On September 27, 2019, FERC approved CAISO tariff revisions to its voluntary Capacity Procurement Mechanism (“CPM”) and mandatory Reliability-Must-Run (“RMR”) framework such that all backstop procurement from resources that would otherwise retire or mothball will be addressed through CAISO’s RMR provisions. While FERC has traditionally considered RMR contracts as measures of last resort, FERC found it just and reasonable for CAISO to expand its use of such contracts to address evolving operational needs due, in part, to the increased penetration of variable energy resources in California. Commissioner Glick partially dissented, arguing that the approved tariff changes essentially provide CAISO “unchecked authority” to enter into out-of-market contracts to meet its resource adequacy needs.

Although CAISO generally relies on its CPM provisions to provide backstop capacity procurement authority, both the CPM and the RMR construct enable CAISO to provide capacity payments for resources needed for reliability purposes that might otherwise retire. In a filing submitted to FERC in April 2019, CAISO proposed to expand its use of mandatory RMR contracts to be the primary mechanism by which to address reliability impacts from retiring generators. Specifically, CAISO proposed to: 1) eliminate the voluntary “risk of retirement” CPM provision, which permits CAISO to procure capacity at market rates from a non-resource adequacy resource that would otherwise retire, but was determined by CAISO to be needed for reliability reasons the following year; 2) enable CAISO to dispatch RMR resources to address system-wide reliability needs, rather than just local reliability needs; 3) offer a longer timeline for resources considering retirement; 4) subject RMR resources to a “must offer” obligation and require participation in CAISO’s Resource Adequacy Availability Incentive Mechanism (“RAAIM”); 5) remove the “hardwired” 12.25 percent rate of return from RMR cost-based compensation in favor of  resource-specific, cost-justified rates of return; and 6) allocate RMR costs (and credits) to load serving entities instead of transmission customers.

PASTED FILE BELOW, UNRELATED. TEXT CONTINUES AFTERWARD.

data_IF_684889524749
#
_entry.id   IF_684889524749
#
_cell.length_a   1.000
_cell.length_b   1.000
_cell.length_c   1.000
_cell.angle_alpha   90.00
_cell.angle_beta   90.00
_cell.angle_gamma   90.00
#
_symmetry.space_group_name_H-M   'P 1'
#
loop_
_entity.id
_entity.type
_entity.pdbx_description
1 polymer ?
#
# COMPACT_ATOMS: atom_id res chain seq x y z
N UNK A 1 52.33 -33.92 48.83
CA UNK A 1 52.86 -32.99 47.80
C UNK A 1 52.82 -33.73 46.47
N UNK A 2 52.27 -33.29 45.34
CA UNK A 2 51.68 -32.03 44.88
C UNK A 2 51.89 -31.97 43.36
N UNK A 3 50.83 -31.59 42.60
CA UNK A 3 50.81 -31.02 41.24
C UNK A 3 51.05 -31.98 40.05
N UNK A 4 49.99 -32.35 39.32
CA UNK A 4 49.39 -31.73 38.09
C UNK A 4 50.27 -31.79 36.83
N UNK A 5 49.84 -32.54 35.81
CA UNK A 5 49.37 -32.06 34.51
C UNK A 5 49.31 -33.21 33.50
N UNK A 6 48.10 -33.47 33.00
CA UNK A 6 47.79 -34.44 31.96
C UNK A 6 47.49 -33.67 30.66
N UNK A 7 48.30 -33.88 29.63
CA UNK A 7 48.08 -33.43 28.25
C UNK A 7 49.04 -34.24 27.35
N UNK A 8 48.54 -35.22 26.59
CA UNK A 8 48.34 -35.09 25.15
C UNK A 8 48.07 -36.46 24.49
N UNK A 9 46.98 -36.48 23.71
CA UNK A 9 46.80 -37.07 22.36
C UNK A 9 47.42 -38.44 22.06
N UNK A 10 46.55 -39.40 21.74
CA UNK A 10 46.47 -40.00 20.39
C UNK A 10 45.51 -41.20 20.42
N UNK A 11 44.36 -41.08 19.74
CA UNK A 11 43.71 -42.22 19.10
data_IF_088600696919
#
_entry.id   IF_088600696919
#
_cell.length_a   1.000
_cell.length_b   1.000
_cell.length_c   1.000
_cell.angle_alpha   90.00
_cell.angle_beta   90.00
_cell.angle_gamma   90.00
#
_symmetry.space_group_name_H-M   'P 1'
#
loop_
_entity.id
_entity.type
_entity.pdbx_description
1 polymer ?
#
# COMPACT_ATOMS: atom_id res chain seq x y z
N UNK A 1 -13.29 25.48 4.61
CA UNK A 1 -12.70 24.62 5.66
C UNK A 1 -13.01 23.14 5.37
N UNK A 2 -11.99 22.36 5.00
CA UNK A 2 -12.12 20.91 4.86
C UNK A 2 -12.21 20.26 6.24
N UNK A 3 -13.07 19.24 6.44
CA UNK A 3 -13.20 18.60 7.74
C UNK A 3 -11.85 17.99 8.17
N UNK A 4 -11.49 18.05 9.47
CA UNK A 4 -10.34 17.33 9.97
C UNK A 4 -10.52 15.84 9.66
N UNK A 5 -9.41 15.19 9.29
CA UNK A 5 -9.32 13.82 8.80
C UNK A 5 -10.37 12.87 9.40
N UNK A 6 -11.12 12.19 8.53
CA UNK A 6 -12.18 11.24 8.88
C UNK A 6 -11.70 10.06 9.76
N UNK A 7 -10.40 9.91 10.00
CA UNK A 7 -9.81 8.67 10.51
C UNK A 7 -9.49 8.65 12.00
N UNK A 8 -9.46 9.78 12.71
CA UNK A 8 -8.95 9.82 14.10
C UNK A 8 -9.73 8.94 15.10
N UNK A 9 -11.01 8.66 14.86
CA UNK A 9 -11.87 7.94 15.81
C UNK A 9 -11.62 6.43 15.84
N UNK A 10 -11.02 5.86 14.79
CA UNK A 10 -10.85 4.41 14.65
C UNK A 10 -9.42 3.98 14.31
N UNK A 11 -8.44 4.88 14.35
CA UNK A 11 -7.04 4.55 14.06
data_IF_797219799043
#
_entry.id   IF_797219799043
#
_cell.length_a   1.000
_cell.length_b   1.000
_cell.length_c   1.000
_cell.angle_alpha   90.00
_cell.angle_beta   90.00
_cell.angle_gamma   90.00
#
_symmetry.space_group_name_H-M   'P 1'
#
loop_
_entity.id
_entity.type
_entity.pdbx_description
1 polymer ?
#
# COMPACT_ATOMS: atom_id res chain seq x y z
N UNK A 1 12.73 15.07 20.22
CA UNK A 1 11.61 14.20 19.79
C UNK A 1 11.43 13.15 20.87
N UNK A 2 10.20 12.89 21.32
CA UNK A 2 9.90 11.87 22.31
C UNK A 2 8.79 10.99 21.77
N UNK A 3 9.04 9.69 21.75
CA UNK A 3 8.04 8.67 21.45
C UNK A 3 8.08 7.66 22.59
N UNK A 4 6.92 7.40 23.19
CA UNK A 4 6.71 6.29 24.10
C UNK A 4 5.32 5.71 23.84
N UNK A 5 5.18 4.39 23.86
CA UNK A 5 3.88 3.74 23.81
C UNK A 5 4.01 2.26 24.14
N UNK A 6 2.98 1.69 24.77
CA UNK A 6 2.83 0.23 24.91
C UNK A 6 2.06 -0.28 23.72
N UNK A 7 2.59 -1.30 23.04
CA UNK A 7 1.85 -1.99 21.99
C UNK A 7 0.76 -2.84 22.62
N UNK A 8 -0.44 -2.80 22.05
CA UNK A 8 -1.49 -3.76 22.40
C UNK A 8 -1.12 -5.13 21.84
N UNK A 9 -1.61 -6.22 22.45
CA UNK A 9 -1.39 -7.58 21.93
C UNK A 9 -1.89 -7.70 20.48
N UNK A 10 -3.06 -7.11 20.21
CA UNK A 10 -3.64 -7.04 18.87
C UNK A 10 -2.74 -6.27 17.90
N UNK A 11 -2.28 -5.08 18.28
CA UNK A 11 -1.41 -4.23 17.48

Chairman Chatterjee and Commissioner McNamee, acting as a majority of FERC Commissioners, generally found CAISO’s proposal to be just and reasonable due to the “unique operational needs” stemming from escalating gas-fired generator retirements and evolving resource integration onto the CAISO-controlled grid. The majority largely rejected arguments that allowing the expanded use of RMR contracts (with associated full cost-of-service compensation) and longer timelines for generators considering retirement would incent such retirements to distort market prices. FERC noted various existing and proposed CAISO tariff protections against “toggling” between RMR compensation and market-based pricing. FERC accepted CAISO’s proposal to impose “must offer” obligations on RMR resources and require RAAIM participation, noting that such requirements would ensure CAISO’s ability to meet reliability needs whenever they arise and that such benefits would outweigh any potential price impacts.  FERC also accepted CAISO’s proposal to allocate RMR costs to load-serving entities rather than transmission customers, explaining that even though transmission solutions often mitigate reliability needs, ratepayers are the ultimate beneficiaries, and costs are more appropriately allocated based on proportionate use of the system. Finally, the majority accepted removing the “hardwired” 12.25 percent rate of return, noting that such a rate was implemented nearly 20 years ago, and does not reflect current economic and business conditions at the time an RMR agreement is filed.

In a separate opinion, Commissioner Glick partially dissented and criticized the majority’s decision as departing from established FERC precedent and granting CAISO “near-carte blanche discretion to enter into out-of-market contracts without review by the Commission.” Commissioner Glick argued that although the RMR framework may be necessary to address discrete, near-term reliability challenges, the majority’s decision enables CAISO to utilize such mandatory contracts more frequently and avoid resource-neutral, market-based mechanisms that would enhance reliability at lower costs.

A copy of the order and partial dissent is available here.